After around forty-five minutes walking it was passed sunset and I could tell I did not have much time left if I wanted to cook and set up camp in the daylight. Part of me was torn and wanted to continue to the head of the valley, the other part of me thought it was silly to keep passing up great bivi spots in the quest of finding the head of the valley where it would already be dark and there were no guarantee of a good spot. After a few minutes thought I turned around and headed a short distance back down stream to a soft looking patch of grass next to a small sandy bay without too much background noise from the river; my home for the night.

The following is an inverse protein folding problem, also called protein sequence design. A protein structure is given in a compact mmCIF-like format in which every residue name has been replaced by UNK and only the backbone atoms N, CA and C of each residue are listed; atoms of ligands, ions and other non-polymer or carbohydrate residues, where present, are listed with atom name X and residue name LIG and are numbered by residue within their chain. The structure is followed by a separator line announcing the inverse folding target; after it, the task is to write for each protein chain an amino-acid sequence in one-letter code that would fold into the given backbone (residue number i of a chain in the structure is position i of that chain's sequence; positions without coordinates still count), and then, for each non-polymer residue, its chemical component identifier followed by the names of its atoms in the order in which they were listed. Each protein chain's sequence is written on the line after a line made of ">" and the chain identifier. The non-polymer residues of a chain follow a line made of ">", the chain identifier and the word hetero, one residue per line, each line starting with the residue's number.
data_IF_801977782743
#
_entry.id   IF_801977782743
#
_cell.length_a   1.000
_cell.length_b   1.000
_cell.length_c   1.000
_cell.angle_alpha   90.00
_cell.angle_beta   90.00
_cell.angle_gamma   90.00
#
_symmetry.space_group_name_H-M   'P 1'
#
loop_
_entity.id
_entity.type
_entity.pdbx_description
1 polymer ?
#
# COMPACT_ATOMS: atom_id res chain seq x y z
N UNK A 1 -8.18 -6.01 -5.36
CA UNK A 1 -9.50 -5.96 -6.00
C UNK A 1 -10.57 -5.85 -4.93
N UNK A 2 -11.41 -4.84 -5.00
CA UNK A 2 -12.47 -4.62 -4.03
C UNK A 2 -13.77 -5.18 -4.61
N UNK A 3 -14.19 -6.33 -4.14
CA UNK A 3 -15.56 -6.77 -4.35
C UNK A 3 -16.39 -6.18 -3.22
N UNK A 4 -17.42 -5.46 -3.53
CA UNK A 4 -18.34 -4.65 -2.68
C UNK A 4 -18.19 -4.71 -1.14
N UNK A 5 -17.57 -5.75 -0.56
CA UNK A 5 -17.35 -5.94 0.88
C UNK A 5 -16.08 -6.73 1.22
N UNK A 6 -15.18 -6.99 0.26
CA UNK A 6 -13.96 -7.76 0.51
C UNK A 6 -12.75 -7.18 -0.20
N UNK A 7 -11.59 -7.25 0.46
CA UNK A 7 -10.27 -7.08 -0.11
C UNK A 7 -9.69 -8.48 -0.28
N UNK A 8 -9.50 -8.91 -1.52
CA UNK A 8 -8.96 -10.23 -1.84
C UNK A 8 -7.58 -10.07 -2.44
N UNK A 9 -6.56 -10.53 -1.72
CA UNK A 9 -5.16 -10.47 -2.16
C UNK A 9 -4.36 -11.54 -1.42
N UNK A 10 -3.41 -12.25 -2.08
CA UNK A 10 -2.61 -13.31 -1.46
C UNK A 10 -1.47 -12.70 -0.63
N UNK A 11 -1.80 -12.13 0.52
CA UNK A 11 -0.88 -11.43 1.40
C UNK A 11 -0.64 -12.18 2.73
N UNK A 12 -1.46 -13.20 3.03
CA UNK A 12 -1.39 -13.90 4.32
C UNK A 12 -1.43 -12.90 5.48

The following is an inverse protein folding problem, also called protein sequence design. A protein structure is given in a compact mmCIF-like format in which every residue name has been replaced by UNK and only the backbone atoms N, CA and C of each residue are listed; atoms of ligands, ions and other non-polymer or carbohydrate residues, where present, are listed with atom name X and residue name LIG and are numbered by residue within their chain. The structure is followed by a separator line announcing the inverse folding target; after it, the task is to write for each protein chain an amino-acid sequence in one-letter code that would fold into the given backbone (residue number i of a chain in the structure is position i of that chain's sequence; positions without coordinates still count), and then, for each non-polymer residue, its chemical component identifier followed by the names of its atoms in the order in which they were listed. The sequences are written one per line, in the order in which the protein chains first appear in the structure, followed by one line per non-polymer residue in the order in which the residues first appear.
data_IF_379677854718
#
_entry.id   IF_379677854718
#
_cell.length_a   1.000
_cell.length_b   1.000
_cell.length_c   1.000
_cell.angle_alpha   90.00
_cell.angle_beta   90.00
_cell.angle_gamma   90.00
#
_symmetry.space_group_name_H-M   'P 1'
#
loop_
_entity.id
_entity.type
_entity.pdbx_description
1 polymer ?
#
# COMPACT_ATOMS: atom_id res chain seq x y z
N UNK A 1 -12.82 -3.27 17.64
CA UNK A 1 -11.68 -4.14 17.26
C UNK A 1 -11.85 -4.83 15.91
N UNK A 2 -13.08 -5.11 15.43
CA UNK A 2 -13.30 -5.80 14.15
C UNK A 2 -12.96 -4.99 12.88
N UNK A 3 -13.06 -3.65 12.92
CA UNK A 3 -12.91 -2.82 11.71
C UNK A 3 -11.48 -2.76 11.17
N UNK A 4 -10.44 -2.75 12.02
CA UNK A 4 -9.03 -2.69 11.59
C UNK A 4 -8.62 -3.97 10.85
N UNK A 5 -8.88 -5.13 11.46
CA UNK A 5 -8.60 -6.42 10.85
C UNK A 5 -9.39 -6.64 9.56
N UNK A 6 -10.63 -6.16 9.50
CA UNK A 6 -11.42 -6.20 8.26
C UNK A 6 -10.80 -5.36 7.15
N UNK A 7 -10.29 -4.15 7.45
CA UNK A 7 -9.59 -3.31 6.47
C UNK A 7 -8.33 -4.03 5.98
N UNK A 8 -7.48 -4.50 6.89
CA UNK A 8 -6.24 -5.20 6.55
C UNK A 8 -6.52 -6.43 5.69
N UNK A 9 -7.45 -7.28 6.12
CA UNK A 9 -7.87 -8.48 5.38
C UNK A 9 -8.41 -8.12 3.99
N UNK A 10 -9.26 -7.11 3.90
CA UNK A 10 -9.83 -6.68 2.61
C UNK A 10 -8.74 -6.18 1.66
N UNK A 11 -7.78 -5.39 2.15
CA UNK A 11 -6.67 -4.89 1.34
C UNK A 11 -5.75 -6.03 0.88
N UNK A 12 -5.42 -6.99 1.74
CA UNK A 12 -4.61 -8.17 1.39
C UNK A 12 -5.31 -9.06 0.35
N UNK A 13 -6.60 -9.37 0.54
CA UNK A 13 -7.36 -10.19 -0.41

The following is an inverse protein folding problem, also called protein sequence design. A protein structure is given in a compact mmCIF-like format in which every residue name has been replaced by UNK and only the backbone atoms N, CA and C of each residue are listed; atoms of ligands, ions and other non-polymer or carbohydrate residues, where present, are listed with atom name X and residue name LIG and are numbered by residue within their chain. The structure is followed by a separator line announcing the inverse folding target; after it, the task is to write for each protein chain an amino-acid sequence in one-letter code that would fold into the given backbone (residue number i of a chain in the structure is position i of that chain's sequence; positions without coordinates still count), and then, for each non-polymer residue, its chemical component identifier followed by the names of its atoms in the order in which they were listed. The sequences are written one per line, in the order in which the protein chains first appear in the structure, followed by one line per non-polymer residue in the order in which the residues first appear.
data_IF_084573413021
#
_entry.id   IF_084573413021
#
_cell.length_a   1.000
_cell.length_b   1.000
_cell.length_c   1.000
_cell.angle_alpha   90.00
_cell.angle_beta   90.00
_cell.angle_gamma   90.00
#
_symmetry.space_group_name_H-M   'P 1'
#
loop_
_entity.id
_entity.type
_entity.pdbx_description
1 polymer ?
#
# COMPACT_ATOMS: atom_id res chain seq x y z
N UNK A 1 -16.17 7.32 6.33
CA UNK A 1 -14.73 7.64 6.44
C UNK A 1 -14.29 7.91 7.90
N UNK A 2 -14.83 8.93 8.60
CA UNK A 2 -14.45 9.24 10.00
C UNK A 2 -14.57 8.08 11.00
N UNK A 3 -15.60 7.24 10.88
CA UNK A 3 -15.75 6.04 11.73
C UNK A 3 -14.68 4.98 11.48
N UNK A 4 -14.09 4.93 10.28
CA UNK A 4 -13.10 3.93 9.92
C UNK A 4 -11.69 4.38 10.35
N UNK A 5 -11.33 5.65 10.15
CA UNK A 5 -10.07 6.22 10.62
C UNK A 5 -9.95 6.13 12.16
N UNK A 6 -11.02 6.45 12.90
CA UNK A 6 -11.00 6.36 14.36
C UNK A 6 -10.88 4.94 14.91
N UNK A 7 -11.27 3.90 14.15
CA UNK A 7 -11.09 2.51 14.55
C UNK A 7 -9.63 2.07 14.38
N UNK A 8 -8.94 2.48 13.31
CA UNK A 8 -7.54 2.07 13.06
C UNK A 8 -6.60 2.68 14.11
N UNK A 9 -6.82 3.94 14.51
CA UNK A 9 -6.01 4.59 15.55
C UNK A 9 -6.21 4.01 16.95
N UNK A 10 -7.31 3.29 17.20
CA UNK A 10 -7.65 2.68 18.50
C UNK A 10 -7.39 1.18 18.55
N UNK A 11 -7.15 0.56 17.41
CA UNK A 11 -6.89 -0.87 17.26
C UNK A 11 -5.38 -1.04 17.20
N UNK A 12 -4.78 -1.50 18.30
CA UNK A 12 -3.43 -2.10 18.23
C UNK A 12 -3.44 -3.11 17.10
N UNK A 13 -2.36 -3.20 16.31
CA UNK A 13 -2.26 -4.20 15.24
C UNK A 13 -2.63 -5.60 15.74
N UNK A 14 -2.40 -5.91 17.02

My first port of call when arriving at a camp is to always get my bed out. I realised years ago when I was a child that it is all to easy to sling your bag down or into a tent and find yourself scrabbling around in the dark hours later when you are tired trying to find your sleeping mat and bag. It seemed slightly strange this time as I had no fixed point of reference apart from which part of grass looked the softest. After deciding upon a less sandy spot of grass I pulled out my stove and began to prepare a hearty meal of noodles and chorizo. This is where learning point number one came- don’t forget your spoon. Miles from anywhere I was now faced with the challenge of how to eat noodles with no utensils. After a few moments of thought I decided the best I could do with the resources available would be to add more water to create a noodle soup and I found I could use the lid of a water bottle as a basic spoon for the solid parts. Whilst I was quite proud of my resourcefulness I have to admit the noodles were cold by the end due to the slow process and care needed when scooping food into your mouth with a water bottle lid.